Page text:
Many lenders require that you are approved before 2pm on a business day to receive your funds that same day. So if you need your funds sooner rather than later it's best to apply in the morning. You can also consider lenders with a shopfront, as you may be able to receive your funds within the hour.

step 4How much the loan will cost

There is a fee cap on payday loans that is set by ASIC, so you will not be charged more than the following for loans of less than $2,000 with terms of between 16 days and one year.

  • Establishment fee that is 20% of the amount you borrow
  • Monthly fee that is 4% of the amount you borrow
  • A government fee or charge
  • Default fees and enforcement expenses, if necessary

For Medium Amount Loans ($2,001–$5,000) you cannot be charged more than a $400 establishment fee and an interest rate of 48% p.a. For loans over $5,000, the interest rate cannot exceed 48% p.a. including all fees and charges.

Note: These caps only apply to loans from Authorised Deposit-taking Institutions (ADIs) which include banks, credit unions and building societies.

step 5Repaying the loan

Lenders often let you select your own loan term so you can make the repayments manageable within your budget, but the actual repayment days will be automatically scheduled to when you receive your pay. The payday lender will set up a direct debit from your bank account on that day and will usually send you an SMS reminder a day or two beforehand to remind you.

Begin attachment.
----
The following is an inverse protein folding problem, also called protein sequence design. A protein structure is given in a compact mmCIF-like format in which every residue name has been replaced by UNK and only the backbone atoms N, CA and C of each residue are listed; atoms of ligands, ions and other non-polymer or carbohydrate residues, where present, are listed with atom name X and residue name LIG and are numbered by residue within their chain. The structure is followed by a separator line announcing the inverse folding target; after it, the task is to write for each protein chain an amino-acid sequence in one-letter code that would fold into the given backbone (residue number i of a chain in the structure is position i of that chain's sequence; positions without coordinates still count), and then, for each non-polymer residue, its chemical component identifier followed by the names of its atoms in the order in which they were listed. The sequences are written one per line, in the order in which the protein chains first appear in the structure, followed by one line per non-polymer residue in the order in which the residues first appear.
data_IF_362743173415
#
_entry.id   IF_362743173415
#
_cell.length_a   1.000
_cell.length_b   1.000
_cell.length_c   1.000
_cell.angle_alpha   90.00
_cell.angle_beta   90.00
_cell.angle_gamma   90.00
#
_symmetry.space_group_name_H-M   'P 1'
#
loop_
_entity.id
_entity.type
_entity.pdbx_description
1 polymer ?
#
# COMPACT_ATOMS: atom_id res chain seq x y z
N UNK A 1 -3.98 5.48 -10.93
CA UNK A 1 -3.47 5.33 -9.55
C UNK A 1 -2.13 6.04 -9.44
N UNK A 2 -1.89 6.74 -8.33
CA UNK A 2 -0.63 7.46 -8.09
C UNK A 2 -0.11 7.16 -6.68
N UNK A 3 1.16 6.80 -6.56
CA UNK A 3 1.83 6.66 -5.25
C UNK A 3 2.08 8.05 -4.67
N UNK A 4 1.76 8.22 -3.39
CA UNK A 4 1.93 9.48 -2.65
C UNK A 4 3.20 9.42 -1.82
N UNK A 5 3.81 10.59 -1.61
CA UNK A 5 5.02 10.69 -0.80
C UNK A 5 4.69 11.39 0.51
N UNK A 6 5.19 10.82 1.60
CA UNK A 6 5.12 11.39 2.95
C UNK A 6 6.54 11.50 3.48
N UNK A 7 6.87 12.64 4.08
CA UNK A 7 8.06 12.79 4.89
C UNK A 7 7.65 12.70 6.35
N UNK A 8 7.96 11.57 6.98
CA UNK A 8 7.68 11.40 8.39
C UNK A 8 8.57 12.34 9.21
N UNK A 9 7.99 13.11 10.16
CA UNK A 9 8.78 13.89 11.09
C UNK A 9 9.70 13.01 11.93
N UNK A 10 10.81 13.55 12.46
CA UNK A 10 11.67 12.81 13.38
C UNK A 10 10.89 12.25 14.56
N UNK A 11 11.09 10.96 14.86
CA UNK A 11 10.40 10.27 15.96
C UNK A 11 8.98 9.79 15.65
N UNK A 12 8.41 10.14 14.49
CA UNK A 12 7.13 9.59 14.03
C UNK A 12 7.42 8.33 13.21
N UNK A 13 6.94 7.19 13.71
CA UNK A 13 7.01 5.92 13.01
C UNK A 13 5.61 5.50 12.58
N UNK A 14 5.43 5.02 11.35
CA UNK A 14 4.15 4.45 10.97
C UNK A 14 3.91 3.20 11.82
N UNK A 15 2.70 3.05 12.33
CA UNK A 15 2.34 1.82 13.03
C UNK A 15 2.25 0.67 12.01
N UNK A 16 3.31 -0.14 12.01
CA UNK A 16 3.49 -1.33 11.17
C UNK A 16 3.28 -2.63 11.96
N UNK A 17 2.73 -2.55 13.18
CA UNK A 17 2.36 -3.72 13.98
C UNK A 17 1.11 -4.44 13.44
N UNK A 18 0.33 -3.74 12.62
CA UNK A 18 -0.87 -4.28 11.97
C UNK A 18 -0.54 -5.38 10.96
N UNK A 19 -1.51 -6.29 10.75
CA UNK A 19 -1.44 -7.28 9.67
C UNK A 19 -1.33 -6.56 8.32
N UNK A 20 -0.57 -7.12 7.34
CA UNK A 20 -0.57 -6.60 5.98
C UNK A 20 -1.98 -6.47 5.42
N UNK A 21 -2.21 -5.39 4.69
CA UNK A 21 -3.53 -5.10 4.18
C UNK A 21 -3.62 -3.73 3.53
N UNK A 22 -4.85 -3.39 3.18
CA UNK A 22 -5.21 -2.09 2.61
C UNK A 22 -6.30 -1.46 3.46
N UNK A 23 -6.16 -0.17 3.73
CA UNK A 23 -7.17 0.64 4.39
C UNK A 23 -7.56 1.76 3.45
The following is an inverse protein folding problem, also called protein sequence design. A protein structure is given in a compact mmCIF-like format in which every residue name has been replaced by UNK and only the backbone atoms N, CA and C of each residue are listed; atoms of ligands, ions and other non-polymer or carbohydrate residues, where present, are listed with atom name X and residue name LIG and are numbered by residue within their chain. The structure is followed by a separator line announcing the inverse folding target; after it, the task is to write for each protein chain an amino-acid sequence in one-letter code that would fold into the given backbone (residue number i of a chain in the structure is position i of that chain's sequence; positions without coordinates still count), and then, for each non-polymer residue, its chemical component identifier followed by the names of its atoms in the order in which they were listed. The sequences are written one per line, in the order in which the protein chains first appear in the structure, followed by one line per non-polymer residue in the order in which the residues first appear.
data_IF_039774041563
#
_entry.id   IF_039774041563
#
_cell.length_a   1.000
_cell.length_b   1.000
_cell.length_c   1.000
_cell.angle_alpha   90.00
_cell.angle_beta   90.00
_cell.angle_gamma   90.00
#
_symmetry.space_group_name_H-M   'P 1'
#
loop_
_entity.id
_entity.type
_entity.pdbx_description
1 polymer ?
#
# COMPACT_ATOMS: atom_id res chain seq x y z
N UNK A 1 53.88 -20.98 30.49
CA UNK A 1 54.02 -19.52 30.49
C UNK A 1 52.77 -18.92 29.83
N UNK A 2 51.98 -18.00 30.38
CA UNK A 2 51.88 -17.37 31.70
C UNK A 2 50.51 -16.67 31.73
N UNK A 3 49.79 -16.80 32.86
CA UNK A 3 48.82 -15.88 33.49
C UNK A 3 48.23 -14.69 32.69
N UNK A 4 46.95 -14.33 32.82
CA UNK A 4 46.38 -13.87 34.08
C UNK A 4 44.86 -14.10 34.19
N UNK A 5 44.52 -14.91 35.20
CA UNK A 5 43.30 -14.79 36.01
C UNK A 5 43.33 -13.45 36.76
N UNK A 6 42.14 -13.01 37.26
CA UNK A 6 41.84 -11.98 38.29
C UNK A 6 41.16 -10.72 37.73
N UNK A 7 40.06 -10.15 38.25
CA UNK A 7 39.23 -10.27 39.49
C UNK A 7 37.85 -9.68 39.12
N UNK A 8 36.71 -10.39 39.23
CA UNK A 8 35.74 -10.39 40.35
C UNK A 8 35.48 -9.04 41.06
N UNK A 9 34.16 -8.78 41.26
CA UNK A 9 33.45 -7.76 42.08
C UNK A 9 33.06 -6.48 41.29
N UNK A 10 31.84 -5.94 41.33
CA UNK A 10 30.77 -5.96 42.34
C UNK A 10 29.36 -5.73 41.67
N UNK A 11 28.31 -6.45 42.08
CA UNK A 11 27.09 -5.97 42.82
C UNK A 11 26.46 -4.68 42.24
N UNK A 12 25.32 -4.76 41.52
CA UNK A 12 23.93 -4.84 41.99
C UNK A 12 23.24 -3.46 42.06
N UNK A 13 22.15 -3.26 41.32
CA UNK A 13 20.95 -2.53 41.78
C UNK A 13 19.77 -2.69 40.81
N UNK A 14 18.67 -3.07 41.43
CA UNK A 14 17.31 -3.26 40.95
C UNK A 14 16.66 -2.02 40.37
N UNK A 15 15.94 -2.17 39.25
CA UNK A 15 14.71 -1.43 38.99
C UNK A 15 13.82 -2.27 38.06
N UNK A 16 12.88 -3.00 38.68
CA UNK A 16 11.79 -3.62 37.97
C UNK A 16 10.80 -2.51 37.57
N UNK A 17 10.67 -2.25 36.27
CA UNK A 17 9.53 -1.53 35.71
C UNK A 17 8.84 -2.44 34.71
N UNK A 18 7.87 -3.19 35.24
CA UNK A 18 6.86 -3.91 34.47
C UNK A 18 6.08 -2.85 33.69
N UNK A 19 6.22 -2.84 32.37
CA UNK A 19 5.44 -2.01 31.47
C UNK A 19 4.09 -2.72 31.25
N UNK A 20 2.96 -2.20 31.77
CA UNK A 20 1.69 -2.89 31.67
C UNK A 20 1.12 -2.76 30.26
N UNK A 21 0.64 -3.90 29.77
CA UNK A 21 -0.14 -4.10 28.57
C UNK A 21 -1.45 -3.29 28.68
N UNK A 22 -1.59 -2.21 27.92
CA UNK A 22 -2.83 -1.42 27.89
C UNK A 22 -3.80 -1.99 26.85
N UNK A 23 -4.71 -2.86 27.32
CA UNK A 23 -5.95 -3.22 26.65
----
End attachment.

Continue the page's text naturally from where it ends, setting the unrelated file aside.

If you do not have sufficient funds in your account when the direct debit is scheduled you need to contact the lender. A failed direct debit will usually result in a charge by your bank and also the lender, so rescheduling the repayment can save you.

step 6Your next loan

There are different requirements as to when you can apply for another loan, or if you can hold multiple loans at once:

  • Applying for a loan with the same lender. Many short-term lenders have a member's area or shorter application form for existing customers. This is because the lender will use your repayment history from the previous loan as well as the details you submitted in your first application to determine your eligibility. Lenders will also have conditions as to when you can apply for a second loan.
  • Applying for multiple loans. Lenders must comply with regulations set by ASIC when it comes to approving you a loan if you are repaying an existing one. Find our about the restrictions on multiple payday loans in this guide.
  • The problem with multiple or subsequent payday loans

Payday loans, while they can be a convenient form of finance, are expensive. If you find yourself applying for more than one payday loan you need to examine your cash flow to understand why you need to, and to try and get yourself in a position where you don't need consistent access to short-term finance. Payday loan repayments can put a serious dent in your cash flow, so keep this in mind when considering a second payday loan.

Picture: Shutterstock